Every day I see someone offering to trade links with another site and listing their current page rank as incentive or see someone on a forum pleading for answers about how they can increase their page rank since theirs is so low. Seems like website owners have finally become aware of Google’s page rank. The only problem is that page rank isn’t very meaningful these days.
Over the next few posts I’d like to talk a little about page rank. Why it came into being, what it is, and why it’s falling off the radar in favor of relevance. A sort of the rise and fall of page rank or the story of page rank as told by me. There is certainly more to the story than what I present here though I hope to get across some major points about page rank and why it’s time to stop worrying about page rank and chasing after it.
Why Page Rank Was Necessary
Search engines came into existence in order to help people find information online. We all know how they work. You type in some words, click submit, and the search engine returns page after page of results. And the major goal of search engines was and is to present the most relevant results to your search query.
Ever wonder how they decide which web pages to return?
Search engines have always indexed the text on your web pages to determine what those pages are about. It’s not always an easy task to determine what a block of text is really about for an automated program though so there have always been extra things search engines do to determine what web page is most relevant to a given search. In addition to using the text search engines use other information about the pages and use complex mathematical algorithms to determine what pages are most relevant to your query.
One of the earlier ways was through the use of meta tags in the html behind websites. Meta information is information about information itself and meta tags were meant as a way to let a search engine know what your page was about. So if you listed things like ‘cell phone, mobile phone, cellular, flip phone’ etc then chances are your page was about cell phones and it would rank higher for searches about cell phones.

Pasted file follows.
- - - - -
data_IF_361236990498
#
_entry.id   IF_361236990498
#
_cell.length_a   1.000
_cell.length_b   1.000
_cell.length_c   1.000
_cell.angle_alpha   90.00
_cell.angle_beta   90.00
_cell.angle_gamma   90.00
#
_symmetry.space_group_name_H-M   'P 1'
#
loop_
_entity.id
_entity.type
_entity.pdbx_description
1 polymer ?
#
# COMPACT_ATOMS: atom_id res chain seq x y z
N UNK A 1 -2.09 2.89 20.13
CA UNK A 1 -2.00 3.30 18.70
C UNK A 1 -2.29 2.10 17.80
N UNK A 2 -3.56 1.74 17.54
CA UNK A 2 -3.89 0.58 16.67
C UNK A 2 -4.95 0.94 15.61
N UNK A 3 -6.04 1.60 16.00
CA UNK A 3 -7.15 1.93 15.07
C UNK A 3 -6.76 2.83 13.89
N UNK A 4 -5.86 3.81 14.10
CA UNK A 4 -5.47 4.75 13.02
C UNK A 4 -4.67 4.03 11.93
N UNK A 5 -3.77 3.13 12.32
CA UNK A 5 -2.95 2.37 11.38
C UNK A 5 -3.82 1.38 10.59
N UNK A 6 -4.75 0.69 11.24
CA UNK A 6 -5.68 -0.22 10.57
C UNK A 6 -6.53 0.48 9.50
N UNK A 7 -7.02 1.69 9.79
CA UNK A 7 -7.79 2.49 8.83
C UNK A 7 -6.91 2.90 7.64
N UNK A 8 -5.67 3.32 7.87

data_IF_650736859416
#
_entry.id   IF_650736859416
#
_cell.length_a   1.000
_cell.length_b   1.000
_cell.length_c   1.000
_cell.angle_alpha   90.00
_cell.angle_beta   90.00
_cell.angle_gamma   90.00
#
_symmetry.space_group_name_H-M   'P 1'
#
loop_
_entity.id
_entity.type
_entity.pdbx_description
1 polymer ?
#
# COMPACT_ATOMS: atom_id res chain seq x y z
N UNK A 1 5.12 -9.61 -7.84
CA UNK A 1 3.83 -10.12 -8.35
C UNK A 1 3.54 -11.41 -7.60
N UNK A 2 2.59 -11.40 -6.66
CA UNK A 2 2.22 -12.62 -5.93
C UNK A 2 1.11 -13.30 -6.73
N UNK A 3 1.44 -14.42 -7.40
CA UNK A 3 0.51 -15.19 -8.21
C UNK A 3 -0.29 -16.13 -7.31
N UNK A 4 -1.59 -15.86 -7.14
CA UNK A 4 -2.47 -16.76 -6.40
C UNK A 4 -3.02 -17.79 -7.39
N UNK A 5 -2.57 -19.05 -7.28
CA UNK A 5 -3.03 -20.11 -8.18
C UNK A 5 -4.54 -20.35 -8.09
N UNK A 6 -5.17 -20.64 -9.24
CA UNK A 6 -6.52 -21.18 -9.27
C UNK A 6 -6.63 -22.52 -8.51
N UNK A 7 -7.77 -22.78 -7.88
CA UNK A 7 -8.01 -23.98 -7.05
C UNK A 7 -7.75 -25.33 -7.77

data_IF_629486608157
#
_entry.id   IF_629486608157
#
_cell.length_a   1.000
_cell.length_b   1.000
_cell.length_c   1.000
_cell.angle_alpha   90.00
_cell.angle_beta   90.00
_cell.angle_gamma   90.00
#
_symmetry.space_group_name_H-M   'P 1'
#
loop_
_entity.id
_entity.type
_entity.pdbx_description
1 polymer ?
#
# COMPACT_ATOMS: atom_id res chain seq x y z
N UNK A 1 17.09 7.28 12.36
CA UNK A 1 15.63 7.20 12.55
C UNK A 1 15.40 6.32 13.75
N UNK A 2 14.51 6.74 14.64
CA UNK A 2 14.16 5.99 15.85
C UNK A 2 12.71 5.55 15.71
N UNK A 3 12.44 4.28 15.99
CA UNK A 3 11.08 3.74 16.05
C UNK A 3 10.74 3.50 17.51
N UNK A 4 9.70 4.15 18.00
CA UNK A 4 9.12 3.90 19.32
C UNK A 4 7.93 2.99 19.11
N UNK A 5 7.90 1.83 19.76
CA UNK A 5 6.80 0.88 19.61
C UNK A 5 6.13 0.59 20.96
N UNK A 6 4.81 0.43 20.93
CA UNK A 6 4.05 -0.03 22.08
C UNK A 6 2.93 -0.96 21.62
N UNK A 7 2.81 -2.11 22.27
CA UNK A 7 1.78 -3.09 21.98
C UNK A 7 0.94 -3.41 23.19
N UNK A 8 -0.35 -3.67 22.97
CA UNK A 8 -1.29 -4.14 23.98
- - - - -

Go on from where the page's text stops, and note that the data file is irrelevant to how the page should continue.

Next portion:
It all works great in theory, but had one major flaw. the system is very easy to manipulate. For example listing ‘cell phone’ thousands of times on the page and in the meta tags could assure that page of showing up #1 in the search results until the next site used the phrase 1001 times. Not only that, but you could really put in any words you wanted in your meta tags and be found for those particular searches.
People knew that the most common searches had to do with sex and so loaded up their pages and meta tags with the word ‘sex’ regardless of what the website was about. The reverse was also true where sites about sex could list ‘cell phone’ thousands of times in their meta tags and when you searched for cell phones you’d be presented with websites about sex.
So Google entered the picture, introduced page rank, set the world of search engines on it’s heels and got us all to watch these little green bars move right and left in our browsers. And in the process becoming the major search search engine used today.
I’ll pick up the story in Part II and talk about what page rank is, why it was so successful and how it subsequently lost importance.
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